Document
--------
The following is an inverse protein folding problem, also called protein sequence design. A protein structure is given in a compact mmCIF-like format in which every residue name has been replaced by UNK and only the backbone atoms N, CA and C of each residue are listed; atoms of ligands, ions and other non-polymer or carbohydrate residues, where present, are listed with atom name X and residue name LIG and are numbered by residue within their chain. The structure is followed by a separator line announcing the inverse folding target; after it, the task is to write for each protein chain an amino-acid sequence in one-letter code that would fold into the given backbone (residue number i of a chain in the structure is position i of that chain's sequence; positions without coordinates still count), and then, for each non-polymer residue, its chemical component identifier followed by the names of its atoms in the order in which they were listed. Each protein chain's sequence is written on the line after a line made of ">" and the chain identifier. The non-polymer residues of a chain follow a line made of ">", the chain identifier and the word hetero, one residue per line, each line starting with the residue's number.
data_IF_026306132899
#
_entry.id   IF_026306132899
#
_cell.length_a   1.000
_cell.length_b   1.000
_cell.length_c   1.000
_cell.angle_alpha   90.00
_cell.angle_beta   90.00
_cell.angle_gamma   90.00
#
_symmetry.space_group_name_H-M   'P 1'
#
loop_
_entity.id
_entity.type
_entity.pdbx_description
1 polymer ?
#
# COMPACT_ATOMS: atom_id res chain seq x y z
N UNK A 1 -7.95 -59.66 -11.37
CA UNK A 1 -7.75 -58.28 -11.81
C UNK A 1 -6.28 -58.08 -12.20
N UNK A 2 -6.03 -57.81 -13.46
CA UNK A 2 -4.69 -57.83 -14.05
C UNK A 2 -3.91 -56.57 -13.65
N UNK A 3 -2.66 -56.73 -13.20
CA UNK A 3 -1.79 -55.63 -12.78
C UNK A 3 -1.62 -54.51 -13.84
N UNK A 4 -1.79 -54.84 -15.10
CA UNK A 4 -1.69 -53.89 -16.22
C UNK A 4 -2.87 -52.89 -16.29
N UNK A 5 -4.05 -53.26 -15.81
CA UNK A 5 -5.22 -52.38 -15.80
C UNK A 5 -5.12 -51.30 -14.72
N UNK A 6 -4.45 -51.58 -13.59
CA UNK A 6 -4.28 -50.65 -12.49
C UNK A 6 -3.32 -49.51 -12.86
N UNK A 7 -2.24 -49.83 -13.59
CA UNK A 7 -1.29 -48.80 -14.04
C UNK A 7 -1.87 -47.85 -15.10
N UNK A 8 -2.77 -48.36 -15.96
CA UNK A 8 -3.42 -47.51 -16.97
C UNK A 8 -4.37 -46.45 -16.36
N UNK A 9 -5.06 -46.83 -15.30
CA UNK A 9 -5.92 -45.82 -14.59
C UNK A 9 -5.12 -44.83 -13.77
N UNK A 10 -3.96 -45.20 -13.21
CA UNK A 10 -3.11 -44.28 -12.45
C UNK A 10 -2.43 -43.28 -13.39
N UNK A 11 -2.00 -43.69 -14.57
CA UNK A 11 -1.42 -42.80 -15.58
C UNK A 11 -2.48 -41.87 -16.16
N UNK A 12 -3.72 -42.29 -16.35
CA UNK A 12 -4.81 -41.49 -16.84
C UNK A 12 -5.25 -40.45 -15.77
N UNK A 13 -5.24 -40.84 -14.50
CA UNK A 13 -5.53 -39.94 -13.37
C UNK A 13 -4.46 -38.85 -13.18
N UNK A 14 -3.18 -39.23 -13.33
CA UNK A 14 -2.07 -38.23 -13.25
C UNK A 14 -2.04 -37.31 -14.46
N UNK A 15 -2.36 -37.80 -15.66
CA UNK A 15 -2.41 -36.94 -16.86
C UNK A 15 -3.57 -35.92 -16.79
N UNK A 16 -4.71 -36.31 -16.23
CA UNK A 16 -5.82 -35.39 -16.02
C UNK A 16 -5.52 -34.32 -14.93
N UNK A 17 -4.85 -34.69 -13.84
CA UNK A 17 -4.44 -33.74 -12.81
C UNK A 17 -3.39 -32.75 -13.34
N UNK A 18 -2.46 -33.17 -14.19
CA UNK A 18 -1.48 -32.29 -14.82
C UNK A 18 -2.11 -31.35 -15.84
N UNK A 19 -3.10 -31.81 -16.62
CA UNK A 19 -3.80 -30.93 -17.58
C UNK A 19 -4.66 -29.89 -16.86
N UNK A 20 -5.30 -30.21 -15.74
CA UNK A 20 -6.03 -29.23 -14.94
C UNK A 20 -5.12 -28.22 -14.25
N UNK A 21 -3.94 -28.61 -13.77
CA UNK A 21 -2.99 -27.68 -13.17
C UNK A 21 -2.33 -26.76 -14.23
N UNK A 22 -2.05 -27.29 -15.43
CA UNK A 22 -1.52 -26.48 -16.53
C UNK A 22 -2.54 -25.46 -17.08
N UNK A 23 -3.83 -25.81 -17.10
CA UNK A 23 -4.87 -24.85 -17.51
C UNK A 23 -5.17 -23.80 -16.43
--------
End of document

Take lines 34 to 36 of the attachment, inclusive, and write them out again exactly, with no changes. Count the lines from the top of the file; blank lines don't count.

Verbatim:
N UNK A 5 -4.05 -53.26 -15.81
CA UNK A 5 -5.22 -52.38 -15.80
C UNK A 5 -5.12 -51.30 -14.72